The past has a way of hitting you, front on, when you least expect it. On a pilgrimage to Louisa May Alcott's home one summer I came across a book that looked as though it had been there since publication. I asked if I could look inside and, sure enough, there was Alcott's name. The book was by one of the forgotten women of the American feminist movement, Mrs. Caroline Healey Dall. Editor, lecturer, schoolteacher, Mrs. Dall lived apart from her husband, a missionary in India. Her papers in the Massachusetts Historical Society disclose much about her, not least that her correspondence ran to more than 100,000 letters, carefully indexed up to a few years before her passing in 1912 in her 90th year.
The book on the Alcotts' shelves was ''Woman's Right to Labor,'' published in 1860,with acknowledgments to Mrs. Anna Jameson and its ''indebtedness to the English Woman's Journal and its editors, Bessie Rayner Parkes and Madame Bodichon.'' While Mme. Bodichon is now better recognized as an artist (her earnings from her paintings helped Girton College for Women when it opened in Cambridge University), Mrs. Jameson and Miss Parkes are as unknown as Mrs. Dall, even though she herself was described, in 1866, as ''now recognized both in England and America as one of the ablest definers and defenders of woman's rights.'' Dale Spender's ''Women of Ideas and What Men Have Done to Them'' ignores Mrs. Dall and misjudges Miss Parkes (getting her first name and year of death wrong in her ''Chronological Table'').
One of the fascinating things about conducting original research among feminist archives is how often the ''conventional'' view about life and social customs of the period when people were writing to each other - is entirely misplaced. America, to the 20th-century eye, appears so much closer to Europe than would have seemed possible in the 1850s. Yet examination of letters in American libraries often indicates how closely early feminists on both sides of the Atlantic corresponded.
Barbara Bodichon managed to meet with feminists during her American honeymoon in 1857-58. Mrs. Dall corresponded with Barbara and Miss Parkes, as well as others of their circle (''The Langham Place Circle,'' as it was sometimes referred to). The idea for an American Social Science Association came to Mrs. Dall after early correspondence with the secretary, Isa Craig, of the British association of that name. Boston Public Library archives show that Mrs. Dall suggested the idea in the late 1850s, although the association did not appear until 1865 (when Mrs. Dall wrote its first constitution).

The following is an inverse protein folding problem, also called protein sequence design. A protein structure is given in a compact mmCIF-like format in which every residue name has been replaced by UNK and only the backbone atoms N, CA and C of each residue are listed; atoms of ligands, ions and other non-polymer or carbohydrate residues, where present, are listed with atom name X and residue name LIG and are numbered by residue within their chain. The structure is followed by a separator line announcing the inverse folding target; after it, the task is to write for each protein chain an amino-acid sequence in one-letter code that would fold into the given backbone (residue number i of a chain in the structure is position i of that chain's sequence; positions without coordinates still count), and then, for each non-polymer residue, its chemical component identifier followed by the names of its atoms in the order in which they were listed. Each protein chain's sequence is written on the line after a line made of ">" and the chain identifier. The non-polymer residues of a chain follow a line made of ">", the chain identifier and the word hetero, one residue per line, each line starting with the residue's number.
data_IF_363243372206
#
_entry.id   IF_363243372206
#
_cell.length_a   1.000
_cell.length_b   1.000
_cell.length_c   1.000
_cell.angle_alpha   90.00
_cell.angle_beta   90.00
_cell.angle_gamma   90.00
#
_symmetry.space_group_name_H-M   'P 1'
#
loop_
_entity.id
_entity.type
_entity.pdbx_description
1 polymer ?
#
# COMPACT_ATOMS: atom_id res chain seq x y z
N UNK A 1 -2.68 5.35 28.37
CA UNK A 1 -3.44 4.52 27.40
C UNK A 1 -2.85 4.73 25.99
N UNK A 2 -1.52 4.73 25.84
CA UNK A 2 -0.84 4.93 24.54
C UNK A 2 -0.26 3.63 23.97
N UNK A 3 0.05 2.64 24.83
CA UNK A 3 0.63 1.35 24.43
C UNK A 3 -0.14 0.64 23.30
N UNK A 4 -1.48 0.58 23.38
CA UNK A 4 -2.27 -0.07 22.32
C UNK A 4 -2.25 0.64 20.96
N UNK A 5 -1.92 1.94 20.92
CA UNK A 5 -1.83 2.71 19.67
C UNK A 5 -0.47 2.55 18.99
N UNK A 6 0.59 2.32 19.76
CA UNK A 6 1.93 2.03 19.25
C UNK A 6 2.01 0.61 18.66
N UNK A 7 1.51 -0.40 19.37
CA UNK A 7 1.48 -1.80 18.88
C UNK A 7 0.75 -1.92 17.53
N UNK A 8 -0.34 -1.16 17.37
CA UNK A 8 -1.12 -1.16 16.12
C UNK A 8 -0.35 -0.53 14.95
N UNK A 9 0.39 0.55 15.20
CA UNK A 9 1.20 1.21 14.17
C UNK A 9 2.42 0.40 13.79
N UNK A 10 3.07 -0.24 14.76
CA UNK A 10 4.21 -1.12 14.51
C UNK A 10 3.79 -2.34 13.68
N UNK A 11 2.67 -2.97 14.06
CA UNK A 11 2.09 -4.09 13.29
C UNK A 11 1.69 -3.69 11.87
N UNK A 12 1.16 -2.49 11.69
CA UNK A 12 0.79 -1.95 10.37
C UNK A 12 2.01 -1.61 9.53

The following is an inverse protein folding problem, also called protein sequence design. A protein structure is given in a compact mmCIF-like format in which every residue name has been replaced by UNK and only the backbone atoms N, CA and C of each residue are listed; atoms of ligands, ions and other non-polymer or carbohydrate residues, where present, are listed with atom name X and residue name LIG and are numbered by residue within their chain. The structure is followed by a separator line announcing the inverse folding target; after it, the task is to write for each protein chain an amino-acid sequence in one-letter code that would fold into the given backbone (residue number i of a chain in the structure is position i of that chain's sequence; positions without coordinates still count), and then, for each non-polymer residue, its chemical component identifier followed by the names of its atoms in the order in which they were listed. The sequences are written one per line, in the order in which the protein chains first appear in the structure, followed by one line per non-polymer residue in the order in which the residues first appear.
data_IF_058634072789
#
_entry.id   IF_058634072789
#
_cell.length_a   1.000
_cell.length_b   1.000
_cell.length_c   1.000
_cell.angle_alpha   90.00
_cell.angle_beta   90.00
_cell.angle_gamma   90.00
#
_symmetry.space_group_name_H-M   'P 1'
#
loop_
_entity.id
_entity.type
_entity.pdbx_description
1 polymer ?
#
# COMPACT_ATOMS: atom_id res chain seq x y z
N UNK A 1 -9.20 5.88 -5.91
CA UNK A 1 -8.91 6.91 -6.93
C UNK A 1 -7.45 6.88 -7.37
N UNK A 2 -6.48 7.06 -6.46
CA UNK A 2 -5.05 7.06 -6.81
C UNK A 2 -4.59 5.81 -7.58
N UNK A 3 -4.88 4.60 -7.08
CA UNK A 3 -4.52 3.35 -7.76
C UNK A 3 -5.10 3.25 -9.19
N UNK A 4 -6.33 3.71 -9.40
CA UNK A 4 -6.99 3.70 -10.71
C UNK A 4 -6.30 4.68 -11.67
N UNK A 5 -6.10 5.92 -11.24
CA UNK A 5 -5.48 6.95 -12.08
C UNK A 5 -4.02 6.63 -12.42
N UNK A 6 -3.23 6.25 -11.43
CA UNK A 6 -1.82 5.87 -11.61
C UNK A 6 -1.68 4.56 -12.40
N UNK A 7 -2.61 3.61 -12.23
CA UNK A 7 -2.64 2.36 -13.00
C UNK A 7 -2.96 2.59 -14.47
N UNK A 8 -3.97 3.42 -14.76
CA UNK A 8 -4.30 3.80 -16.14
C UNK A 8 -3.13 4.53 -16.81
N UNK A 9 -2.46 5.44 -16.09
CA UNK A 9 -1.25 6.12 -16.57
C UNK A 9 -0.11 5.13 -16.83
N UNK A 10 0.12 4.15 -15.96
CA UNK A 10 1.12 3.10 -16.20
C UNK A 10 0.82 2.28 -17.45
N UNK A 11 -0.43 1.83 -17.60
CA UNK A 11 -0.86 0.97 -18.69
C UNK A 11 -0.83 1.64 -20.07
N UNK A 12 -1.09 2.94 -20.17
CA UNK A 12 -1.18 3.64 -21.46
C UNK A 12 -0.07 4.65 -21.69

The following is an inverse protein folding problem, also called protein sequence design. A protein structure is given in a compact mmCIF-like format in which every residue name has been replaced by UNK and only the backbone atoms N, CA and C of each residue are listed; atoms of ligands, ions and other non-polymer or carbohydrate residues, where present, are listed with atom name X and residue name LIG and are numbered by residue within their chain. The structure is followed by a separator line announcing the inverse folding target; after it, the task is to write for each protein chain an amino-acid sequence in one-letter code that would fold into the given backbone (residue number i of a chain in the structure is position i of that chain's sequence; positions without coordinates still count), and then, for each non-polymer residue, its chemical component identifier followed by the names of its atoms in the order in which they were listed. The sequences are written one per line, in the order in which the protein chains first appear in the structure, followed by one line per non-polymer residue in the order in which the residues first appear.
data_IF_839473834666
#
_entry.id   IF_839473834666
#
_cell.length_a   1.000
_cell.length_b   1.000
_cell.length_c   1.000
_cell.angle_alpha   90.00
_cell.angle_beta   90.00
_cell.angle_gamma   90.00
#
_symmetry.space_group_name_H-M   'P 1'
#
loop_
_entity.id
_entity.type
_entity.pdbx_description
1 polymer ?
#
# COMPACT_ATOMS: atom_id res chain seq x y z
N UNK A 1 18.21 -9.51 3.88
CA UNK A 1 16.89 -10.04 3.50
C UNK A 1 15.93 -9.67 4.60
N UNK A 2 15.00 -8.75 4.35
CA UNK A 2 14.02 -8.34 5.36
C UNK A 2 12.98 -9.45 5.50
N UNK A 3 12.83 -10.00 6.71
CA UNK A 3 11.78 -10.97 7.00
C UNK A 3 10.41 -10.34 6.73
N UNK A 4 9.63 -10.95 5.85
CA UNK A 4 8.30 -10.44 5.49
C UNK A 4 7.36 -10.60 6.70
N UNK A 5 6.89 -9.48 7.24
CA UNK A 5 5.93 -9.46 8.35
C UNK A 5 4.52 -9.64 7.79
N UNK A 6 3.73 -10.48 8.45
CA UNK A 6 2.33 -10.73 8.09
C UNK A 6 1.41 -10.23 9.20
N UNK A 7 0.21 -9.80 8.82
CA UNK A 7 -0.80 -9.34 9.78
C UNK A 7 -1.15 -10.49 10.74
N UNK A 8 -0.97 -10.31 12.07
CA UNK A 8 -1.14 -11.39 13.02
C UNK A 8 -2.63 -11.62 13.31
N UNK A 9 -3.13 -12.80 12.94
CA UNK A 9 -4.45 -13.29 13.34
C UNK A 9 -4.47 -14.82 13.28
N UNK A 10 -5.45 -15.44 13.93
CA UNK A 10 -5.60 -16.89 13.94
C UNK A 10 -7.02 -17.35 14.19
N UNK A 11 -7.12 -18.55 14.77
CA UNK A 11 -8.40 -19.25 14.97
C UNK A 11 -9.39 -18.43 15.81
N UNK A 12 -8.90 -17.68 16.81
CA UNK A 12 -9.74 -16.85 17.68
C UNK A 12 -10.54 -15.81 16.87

Mrs. Dall's acknowledgment of the role of Mrs. Jameson when Mrs. Dall published ''Woman's Right to Labor'' exemplified a debt all feminists owe to this remarkable woman. She typifies the Victorian women who can be labeled ''separates'' - like Mrs. Dall herself, she was separated from her husband, a legal official in Canada. She had had to earn her keep separately from her husband and had firsthand experience of the difficulties facing women who had to support themselves - and tried to keep their earnings. Barbara Leigh-Smith (later Mme. Bodichon) had early caught her attention when attempting to introduce a Married Woman's Property Act to enable women to keep their earnings, and Mrs. Jameson remained a pivotal influence among the younger women for the rest of her life.
The idea for forming the English Woman's Journal as a joint stock company came from Mrs. Jameson, and she supplied guidance as to literary form: ''articles should have a beginning, a middle and an end.'' She also deplored ''puffs'' for other women's activities, unless they warranted the publicity. She was one of the earliest women public lecturers (her ''Sisters of Charity'' attracted some attention when given in 1855 and 1856). Her advice saved the fledgling editors from serious errors. Another supporter, whose letters reveal a much ''tougher'' side than her poetry, was Adelaide Procter. The Journal faded out, but another Circle member, Jessie Bourcherett, took up the reins of its successor, the English Woman's Review, from 1866 until 1871. The Review continued into the first decade of the 20th century.
Although many modern feminists would belittle it, these women gained from the cooperation of what Diane Worzala has called a ''little phalanx of gentlemen,'' and I was reminded of one of them when visiting William Wordsworth's home, Rydal Mount, while touring the Lake District in northern England last spring. In a list of relatives and descendants of the poet the name William Cookson figured prominently; he had, in fact, been the poet's literary executor. Cookson had been one of the ''phalanx'' supporting the Langham Place Circle, so one can imagine how important that connection might have seemed. Several other men's names appeared on the lists of shareholders in the English Woman's Journal Company.
The offshoots of the Langham Place Circle were extraordinarily wide-ranging: the Society for Promoting the Employment of Women and the Ladies Sanitation Society, to name only two. The Circle's efforts in the closing half of Victoria's reign deserve more attention, and some scholars are taking note. The modern feminist, however, feels, as Ms. Spender says, that ''it is tougher to get published if you are a man'' in feminist journals today. So perhaps I will have to wait until, as historian Asa Briggs put it, ''Frederica Hunter'' appears in print. A pleasant irony, considering how many women in the past had to adopt a man's name to gain an audience.